In this real-life teenage diary Natasha records her panic at a looming LESBIAN relationship. To lose some excess fat, she starves herself of food ... whilst working in a chip shop. And just to make sure she's gay, Natasha drags five boys into bed in the space of a week, a sin for which the sexuality police threaten to kick her out of the university Lesbian and Gay Society.
In this coming out story and love story, Natasha struggles with clumsy attempts at heterosexuality, the sickening effects of weight loss techniques, disapproving shaven-headed lesbians, and sexual harassment in the chip shop.
|Product dimensions:||6.00(w) x 9.00(h) x 0.48(d)|
About the Author
I LOVED my all-girls public school. Apart from mercilessly hounding Miss Williams, with whom I fell in love at first sight at the age of twelve, I was a model pupil. In my early twenties I swapped my Latin homework for drug-taking and squatting.
Having sported an 'I LOVE MISS WILLIAMS' tattoo on my left wrist for eleven years, I finally tired of the inane questions it encouraged and got a cover-up in 1999.
I'm a list-writing geek and a drummer. I play table tennis and make my own beer. I am not a stalker anymore.
Most Helpful Customer Reviews
This is a nice book except of aome isus
received free copy courtesy of I haven't read any in memoirs the LGBT category so this is new for me. I enjoyed it. It is fascinating and compelling. It is basically snippets and fragments and is very informal but the author presents it in a way that works. The diary flows easily and you're not lost in the details and everything is coherent and understandable Read more reviews at We Blog About Books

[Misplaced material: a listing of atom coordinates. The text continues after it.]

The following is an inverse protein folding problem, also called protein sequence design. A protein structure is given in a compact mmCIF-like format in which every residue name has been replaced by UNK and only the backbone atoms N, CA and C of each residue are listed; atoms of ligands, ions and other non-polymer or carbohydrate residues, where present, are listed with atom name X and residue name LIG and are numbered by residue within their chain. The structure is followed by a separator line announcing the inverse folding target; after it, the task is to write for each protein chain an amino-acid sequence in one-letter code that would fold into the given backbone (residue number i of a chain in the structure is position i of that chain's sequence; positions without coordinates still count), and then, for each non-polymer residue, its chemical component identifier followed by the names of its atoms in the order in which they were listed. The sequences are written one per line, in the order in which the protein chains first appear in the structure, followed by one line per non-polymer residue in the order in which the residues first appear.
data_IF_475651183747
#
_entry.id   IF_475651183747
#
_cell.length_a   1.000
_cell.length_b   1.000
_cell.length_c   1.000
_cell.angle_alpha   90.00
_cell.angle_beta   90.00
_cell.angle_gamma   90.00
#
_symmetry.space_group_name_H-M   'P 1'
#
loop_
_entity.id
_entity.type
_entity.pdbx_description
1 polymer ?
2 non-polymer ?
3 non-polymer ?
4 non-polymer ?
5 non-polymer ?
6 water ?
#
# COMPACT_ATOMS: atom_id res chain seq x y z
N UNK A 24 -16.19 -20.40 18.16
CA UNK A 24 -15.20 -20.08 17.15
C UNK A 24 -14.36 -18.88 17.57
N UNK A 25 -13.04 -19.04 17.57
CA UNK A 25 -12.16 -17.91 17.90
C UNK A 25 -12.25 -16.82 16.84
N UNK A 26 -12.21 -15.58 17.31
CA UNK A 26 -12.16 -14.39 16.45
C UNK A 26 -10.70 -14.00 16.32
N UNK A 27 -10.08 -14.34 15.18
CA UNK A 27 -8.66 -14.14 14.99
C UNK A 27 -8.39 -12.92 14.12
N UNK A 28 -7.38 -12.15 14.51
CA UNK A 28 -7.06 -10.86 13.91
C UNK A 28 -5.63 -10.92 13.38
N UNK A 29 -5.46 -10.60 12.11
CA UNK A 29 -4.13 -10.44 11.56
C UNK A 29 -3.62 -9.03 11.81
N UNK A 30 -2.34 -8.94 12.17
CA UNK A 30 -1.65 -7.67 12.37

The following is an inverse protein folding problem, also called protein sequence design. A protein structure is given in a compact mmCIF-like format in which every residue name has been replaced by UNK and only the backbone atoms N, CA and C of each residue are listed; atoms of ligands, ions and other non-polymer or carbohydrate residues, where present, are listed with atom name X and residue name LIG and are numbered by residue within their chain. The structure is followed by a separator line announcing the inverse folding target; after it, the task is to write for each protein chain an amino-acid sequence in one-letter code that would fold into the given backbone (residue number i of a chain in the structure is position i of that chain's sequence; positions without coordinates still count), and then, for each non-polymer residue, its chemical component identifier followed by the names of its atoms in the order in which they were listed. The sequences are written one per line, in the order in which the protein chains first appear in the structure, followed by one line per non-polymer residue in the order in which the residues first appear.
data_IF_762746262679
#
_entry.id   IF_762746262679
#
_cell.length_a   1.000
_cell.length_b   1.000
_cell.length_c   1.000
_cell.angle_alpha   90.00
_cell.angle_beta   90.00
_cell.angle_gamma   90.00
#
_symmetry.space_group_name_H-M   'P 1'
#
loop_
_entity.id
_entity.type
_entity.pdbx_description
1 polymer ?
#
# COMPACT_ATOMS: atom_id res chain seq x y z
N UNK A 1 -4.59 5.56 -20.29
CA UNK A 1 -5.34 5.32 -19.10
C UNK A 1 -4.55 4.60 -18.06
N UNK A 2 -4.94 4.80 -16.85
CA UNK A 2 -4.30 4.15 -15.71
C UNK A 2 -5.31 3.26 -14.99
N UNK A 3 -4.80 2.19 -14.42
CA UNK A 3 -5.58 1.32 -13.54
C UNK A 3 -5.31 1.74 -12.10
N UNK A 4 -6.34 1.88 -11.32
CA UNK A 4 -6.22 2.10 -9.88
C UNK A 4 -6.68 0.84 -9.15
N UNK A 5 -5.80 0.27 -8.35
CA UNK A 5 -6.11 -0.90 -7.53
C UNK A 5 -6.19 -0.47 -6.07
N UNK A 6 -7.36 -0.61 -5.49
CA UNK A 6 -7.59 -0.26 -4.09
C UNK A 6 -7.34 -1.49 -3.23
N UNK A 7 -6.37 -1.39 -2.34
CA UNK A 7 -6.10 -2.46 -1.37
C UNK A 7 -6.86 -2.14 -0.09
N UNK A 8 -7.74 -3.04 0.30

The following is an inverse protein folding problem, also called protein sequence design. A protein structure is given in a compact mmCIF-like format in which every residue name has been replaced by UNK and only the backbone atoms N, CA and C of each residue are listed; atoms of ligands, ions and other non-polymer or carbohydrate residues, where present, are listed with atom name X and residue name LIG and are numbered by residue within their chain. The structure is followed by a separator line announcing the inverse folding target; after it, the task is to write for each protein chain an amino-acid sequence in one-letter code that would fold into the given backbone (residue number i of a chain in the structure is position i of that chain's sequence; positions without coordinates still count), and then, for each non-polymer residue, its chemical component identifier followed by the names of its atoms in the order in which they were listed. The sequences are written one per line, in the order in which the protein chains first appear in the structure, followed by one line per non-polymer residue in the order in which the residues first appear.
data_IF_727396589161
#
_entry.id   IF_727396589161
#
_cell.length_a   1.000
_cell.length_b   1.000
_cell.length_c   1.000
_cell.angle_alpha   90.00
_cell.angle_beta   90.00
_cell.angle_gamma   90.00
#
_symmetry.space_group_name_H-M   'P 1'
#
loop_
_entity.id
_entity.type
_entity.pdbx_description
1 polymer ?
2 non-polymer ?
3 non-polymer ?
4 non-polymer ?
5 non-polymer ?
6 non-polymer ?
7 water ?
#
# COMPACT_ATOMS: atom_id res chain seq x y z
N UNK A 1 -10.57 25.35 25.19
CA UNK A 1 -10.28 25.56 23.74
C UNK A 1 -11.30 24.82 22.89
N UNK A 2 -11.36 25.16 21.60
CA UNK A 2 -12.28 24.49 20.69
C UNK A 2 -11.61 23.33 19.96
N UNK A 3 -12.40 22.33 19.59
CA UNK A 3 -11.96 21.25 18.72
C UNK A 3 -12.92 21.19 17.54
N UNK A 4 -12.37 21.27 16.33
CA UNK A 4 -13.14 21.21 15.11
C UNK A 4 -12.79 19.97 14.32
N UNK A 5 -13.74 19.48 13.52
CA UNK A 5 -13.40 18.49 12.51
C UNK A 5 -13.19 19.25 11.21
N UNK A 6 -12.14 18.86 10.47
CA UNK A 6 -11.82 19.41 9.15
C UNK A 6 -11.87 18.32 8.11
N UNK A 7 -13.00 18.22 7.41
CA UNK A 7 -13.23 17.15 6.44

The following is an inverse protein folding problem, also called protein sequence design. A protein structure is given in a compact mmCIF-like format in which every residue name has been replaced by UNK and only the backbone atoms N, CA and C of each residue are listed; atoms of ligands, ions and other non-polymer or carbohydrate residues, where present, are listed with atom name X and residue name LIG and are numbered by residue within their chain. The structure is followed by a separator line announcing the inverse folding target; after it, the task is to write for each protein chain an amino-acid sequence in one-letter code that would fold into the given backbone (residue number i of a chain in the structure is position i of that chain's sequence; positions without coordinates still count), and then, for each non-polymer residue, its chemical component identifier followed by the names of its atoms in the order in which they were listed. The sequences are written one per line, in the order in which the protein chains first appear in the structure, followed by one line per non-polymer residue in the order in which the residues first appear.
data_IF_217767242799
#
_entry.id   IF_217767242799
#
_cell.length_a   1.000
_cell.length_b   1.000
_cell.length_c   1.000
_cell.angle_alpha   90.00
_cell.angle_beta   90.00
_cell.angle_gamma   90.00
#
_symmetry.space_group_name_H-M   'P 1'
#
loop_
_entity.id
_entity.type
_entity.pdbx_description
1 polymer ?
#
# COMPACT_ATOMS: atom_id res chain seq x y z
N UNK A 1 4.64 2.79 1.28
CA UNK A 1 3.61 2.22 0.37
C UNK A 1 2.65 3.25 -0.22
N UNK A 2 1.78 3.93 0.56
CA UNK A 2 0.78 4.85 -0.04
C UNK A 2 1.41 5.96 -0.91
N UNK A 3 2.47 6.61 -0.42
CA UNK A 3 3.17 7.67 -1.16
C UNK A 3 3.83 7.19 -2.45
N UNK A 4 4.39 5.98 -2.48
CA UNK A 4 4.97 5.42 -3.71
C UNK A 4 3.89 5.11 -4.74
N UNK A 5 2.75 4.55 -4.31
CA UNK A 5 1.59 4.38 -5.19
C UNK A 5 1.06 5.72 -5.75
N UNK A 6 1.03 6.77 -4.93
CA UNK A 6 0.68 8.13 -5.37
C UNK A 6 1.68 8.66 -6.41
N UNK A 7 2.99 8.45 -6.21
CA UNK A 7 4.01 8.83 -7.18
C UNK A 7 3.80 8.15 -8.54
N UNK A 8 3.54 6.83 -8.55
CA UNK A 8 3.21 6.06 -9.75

This is my story. ... In 1989, aged nineteen, I was sporting a tattoo openly on my wrist, which starkly declared my unrequited love for my teacher, Miss Williams. It helped me survive the pain of being torn away from her at the end of my time at school. And it lead to my meeting a young woman my own age, Alex, onto whom I redirected much of my obsessiveness. I remember the day when the verb 'to stalk' arrived in the UK from the US. I was watching the news and was alarmed to learn of the crime that I had been committing for years. At nineteen, I was shouting out my attraction to other women whilst, at the same time, struggling with my sexuality and with coming out as lesbian. Brought up with Christianity, I believed it was wrong to be gay and that I needed to be cultivating a heterosexual identity. This book contains detailed accounts of clueless first sexual encounters with young men, not something I have ever come across in either fiction or non-fiction. Alex was simply beautiful. And I was getting fat. My struggle with my body image, with my self-esteem, and with my sexuality began to find expression in food. Here too the immediacy of this diary bears out all the details, this time of the slide into a bulimic lifestyle. I never acquired the skill of making myself sick, so I needed to devise other means of ridding my body of food. I have received feedback from readers regarding how much the detail in this diary has helped them in the fight for recovery from their own eating disorders. The facts on the pages are a startling mirror. I had another obsession: writing everything down. I did this by hand in a code based on the Greek alphabet. This book is my edited diary, stripped of real life names and places and of much information unrelated to this story, crafted into a coherent whole. The project took many years to complete, yet presents itself as an actual raw, unedited, private diary that the reader happens to have stumbled upon. I was thrilled to learn back then that I have a counterpart who lived two hundred years before me, an obsessive lesbian diarist, Anne Lister, who wrote in a secret code, based on the Greek alphabet. Anne's diaries, deciphered and edited by Helena Whitbread, were published in 1988, just before I was living the events in this book. This is a love story, an eating disorder memoir, and an account of the effects that homophobia can have on relationships and on individuals. In a world without homophobia, internal or external, this story would not have taken place.